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+filter.txt: Linux Socket Filtering
+Written by: Jay Schulist <firstname.lastname@example.org>
+ Linux Socket Filtering is derived from the Berkeley
+Packet Filter. There are some distinct differences between
+the BSD and Linux Kernel Filtering.
+Linux Socket Filtering (LSF) allows a user-space program to
+attach a filter onto any socket and allow or disallow certain
+types of data to come through the socket. LSF follows exactly
+the same filter code structure as the BSD Berkeley Packet Filter
+(BPF), so referring to the BSD bpf.4 manpage is very helpful in
+LSF is much simpler than BPF. One does not have to worry about
+devices or anything like that. You simply create your filter
+code, send it to the kernel via the SO_ATTACH_FILTER option and
+if your filter code passes the kernel check on it, you then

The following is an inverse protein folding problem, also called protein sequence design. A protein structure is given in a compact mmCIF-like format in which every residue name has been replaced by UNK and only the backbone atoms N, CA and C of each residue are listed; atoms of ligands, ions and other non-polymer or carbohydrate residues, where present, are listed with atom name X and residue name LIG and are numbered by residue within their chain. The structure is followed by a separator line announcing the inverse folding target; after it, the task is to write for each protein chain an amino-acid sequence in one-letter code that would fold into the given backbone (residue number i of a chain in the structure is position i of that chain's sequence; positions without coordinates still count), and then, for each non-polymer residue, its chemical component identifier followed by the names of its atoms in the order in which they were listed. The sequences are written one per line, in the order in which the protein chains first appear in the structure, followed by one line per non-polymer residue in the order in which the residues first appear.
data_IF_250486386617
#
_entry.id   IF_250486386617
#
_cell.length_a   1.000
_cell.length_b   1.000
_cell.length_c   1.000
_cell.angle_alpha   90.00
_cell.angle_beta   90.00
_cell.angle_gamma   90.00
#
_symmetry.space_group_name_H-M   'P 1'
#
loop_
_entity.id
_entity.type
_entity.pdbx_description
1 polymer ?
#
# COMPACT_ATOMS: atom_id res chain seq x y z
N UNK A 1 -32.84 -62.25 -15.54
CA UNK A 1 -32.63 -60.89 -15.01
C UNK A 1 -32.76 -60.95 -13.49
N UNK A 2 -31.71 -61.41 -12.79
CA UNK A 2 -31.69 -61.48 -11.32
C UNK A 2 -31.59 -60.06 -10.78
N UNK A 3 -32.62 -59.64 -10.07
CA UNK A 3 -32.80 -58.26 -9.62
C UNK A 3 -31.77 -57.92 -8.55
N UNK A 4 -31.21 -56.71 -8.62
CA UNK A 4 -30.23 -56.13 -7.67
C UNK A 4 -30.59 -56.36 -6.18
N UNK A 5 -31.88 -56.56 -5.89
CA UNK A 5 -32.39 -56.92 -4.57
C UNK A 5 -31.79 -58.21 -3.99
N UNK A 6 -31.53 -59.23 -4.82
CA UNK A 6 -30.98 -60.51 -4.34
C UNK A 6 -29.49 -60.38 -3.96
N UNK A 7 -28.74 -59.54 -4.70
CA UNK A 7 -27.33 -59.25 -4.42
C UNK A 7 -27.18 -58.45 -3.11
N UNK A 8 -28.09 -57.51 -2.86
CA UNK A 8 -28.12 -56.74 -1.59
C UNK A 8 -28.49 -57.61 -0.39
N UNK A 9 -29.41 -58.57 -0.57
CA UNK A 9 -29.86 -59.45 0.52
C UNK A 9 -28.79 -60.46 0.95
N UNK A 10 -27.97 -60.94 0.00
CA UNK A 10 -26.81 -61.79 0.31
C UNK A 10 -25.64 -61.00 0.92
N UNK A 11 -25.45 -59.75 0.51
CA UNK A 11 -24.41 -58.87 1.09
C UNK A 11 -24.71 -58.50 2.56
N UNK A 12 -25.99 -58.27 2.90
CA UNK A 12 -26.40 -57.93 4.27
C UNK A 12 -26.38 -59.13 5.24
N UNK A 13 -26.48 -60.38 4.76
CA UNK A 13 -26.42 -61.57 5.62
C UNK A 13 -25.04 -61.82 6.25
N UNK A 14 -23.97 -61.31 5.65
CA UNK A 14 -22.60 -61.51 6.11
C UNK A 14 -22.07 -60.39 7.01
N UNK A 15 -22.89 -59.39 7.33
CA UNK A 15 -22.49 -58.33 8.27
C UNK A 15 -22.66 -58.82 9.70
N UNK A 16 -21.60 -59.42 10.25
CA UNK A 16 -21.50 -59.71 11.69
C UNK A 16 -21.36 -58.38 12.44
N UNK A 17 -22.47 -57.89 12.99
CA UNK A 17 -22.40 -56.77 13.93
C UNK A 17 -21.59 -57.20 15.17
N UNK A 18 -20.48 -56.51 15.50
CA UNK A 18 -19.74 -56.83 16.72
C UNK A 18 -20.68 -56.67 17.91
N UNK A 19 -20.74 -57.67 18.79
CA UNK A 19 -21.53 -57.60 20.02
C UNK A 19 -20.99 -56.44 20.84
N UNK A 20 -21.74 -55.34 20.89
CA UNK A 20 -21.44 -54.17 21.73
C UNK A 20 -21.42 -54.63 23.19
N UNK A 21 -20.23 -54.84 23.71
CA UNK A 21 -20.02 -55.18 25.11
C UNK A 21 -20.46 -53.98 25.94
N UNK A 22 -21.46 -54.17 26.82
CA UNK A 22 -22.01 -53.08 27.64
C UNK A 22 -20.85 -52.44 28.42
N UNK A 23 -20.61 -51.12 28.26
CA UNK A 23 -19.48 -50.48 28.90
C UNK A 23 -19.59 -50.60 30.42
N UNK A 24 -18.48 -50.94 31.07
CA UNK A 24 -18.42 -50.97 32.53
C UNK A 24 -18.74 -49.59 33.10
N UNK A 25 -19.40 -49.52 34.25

+immediately begin filtering data on that socket.
+You can also detach filters from your socket via the
+SO_DETACH_FILTER option. This will probably not be used much
+since when you close a socket that has a filter on it the
+filter is automagically removed. The other less common case
+may be adding a different filter on the same socket where you had another
+filter that is still running: the kernel takes care of removing
+the old one and placing your new one in its place, assuming your
+filter has passed the checks, otherwise if it fails the old filter
+will remain on that socket.
+SO_LOCK_FILTER option allows to lock the filter attached to a
+socket. Once set, a filter cannot be removed or changed. This allows
+one process to setup a socket, attach a filter, lock it then drop
+privileges and be assured that the filter will be kept until the
+socket is closed.
+setsockopt(sockfd, SOL_SOCKET, SO_ATTACH_FILTER, &Filter, sizeof(Filter));
+setsockopt(sockfd, SOL_SOCKET, SO_DETACH_FILTER, &value, sizeof(value));
+setsockopt(sockfd, SOL_SOCKET, SO_LOCK_FILTER, &value, sizeof(value));
+See the BSD bpf.4 manpage and the BSD Packet Filter paper written by
+Steven McCanne and Van Jacobson of Lawrence Berkeley Laboratory.